Lego’s official Apollo 11 anniversary set is pretty slick already, but aerospace engineer Adam Woodworth has made it even cooler by adding a set of propellers so that the lunar lander can actually fly, as spotted by Gizmodo.
Woodworth detailed the build in an Imgur gallery, and it’s seriously impressive. He hollowed out the inside of the set to make room for a battery and flight controller. (The battery is hidden inside the ascent stage half of the set, while the electronics are in the base). He also added the four T-Motor F40 spinning 4-inch propellors that allow it to actually fly. The motors are staggered to overlap so that Woodworth could actually get enough thrust from the set. He notes that the model is pretty heavy for its size, which made it difficult to design.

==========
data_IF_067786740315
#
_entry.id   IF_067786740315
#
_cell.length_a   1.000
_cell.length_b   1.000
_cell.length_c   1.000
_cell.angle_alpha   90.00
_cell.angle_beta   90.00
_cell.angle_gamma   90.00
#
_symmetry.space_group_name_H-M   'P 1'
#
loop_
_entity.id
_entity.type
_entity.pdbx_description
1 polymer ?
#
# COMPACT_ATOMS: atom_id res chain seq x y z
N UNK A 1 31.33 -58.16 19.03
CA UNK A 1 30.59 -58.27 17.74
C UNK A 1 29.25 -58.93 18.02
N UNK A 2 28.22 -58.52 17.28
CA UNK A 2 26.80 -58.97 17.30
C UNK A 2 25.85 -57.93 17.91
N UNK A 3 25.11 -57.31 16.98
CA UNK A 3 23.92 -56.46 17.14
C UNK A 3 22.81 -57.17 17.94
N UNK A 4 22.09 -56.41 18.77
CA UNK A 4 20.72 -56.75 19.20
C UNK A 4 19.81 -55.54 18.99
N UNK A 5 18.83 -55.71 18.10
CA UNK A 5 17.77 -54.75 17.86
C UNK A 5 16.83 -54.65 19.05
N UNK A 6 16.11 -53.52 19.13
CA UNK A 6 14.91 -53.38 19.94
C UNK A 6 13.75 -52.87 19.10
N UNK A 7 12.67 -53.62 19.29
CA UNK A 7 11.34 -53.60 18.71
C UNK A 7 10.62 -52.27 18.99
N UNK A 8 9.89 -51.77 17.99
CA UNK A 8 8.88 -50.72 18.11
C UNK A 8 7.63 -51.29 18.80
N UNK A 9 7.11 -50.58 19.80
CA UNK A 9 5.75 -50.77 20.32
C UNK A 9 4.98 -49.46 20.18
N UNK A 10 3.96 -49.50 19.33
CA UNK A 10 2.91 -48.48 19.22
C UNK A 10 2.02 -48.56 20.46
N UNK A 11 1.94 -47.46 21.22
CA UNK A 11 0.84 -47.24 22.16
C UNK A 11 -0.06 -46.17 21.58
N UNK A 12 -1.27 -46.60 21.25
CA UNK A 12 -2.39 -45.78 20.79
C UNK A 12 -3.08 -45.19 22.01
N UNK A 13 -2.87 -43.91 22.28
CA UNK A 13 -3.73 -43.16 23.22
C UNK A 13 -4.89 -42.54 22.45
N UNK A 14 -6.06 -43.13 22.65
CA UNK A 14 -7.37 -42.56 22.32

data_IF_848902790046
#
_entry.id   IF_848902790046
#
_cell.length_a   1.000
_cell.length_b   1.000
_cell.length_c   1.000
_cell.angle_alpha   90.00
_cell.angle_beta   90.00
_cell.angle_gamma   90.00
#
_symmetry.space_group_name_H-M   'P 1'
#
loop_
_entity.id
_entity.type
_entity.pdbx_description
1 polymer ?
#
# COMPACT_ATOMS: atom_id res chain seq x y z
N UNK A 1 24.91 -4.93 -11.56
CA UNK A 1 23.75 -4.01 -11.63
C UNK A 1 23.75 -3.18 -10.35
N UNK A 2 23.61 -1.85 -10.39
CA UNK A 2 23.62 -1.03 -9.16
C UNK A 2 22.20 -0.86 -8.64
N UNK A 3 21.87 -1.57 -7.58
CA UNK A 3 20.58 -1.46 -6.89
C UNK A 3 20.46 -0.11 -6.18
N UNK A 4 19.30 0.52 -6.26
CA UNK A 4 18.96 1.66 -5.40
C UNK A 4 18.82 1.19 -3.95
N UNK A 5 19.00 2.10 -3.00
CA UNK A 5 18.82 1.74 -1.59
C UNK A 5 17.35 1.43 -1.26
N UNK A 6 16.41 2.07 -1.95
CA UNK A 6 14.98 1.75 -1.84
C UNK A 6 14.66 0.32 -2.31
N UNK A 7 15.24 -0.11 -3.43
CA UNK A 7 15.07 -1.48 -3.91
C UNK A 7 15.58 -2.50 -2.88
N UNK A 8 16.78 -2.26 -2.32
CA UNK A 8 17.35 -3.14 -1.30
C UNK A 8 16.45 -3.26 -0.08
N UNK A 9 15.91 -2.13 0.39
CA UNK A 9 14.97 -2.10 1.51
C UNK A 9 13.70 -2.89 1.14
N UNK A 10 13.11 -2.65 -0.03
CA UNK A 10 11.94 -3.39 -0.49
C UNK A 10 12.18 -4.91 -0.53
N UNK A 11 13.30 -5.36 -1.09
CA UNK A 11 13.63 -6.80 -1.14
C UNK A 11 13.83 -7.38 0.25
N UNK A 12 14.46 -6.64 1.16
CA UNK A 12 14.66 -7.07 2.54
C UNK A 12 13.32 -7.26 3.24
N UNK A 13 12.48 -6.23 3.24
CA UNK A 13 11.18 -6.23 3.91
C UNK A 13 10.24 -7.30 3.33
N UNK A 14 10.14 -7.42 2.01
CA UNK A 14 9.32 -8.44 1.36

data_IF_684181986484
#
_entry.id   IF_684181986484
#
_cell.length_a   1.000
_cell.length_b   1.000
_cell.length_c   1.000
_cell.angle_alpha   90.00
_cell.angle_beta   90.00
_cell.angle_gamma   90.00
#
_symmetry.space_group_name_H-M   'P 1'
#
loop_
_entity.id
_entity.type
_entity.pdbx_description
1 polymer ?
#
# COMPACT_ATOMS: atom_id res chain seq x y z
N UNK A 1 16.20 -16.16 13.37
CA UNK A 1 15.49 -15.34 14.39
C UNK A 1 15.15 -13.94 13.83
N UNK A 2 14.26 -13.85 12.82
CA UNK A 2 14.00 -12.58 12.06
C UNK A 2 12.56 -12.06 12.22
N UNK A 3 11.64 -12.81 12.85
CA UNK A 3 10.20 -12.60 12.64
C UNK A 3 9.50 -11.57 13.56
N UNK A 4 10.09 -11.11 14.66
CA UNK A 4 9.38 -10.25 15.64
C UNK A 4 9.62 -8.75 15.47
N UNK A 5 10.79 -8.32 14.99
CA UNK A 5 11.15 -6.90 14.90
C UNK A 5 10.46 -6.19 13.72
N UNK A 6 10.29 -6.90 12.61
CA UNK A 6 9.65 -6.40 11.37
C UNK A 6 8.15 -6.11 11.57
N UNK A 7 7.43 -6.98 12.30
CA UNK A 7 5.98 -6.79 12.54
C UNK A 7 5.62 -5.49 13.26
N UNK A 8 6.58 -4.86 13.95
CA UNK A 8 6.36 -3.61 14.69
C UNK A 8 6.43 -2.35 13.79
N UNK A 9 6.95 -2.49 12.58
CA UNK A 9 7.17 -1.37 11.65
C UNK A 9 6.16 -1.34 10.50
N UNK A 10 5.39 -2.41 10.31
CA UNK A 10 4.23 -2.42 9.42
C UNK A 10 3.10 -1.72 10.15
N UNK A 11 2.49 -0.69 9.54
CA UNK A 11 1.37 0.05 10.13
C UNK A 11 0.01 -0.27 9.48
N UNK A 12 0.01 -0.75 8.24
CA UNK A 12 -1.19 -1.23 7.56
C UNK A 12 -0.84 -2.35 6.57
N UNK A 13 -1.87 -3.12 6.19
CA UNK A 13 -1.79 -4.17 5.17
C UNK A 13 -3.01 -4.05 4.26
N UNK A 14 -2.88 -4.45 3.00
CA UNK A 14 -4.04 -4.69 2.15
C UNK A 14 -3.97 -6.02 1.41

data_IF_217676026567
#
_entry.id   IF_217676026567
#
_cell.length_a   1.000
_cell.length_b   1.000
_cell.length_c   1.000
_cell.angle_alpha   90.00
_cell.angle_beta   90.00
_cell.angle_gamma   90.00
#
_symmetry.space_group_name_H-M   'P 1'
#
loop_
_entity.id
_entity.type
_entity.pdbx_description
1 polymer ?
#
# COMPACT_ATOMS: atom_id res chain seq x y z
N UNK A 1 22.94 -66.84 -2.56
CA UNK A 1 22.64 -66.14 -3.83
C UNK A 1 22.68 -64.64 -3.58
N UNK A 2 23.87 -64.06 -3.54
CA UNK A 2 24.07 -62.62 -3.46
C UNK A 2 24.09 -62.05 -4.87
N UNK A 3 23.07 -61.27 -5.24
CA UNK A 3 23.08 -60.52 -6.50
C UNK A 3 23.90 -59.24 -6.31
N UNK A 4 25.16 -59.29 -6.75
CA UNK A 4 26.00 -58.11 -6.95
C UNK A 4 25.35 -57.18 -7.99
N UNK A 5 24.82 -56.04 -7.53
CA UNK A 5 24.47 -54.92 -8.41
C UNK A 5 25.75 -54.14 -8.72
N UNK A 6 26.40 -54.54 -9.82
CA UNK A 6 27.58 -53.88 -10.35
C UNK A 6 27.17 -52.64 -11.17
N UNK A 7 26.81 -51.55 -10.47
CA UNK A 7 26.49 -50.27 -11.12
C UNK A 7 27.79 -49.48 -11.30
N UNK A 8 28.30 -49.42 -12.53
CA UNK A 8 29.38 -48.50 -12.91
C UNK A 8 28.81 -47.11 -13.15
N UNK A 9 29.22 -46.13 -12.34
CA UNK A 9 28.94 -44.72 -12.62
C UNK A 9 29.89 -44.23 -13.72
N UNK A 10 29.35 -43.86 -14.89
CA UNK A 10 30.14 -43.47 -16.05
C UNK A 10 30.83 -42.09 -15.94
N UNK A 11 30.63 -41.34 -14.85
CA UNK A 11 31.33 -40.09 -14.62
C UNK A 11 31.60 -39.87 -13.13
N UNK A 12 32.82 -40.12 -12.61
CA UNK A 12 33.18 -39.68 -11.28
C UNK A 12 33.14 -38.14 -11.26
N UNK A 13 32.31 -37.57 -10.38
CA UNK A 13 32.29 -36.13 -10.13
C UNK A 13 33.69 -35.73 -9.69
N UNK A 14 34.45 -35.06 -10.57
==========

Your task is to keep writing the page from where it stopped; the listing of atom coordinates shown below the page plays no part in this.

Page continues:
For the most part, Woodworth doesn’t resort to glue or other fasteners to hold the flying Lego craft together; he just uses the Lego brick’s connective powers. The one exception is the screws holding the motors to the plates, which makes sense given how much force they’re under.
The finished model can only fly for 90-second increments, which may not sound like a lot, but it should be just enough time to reenact the lunar landing as Woodworth does in the video. Woodworth isn’t planning to stop here, either: he’s already working on a functional ascent stage modification.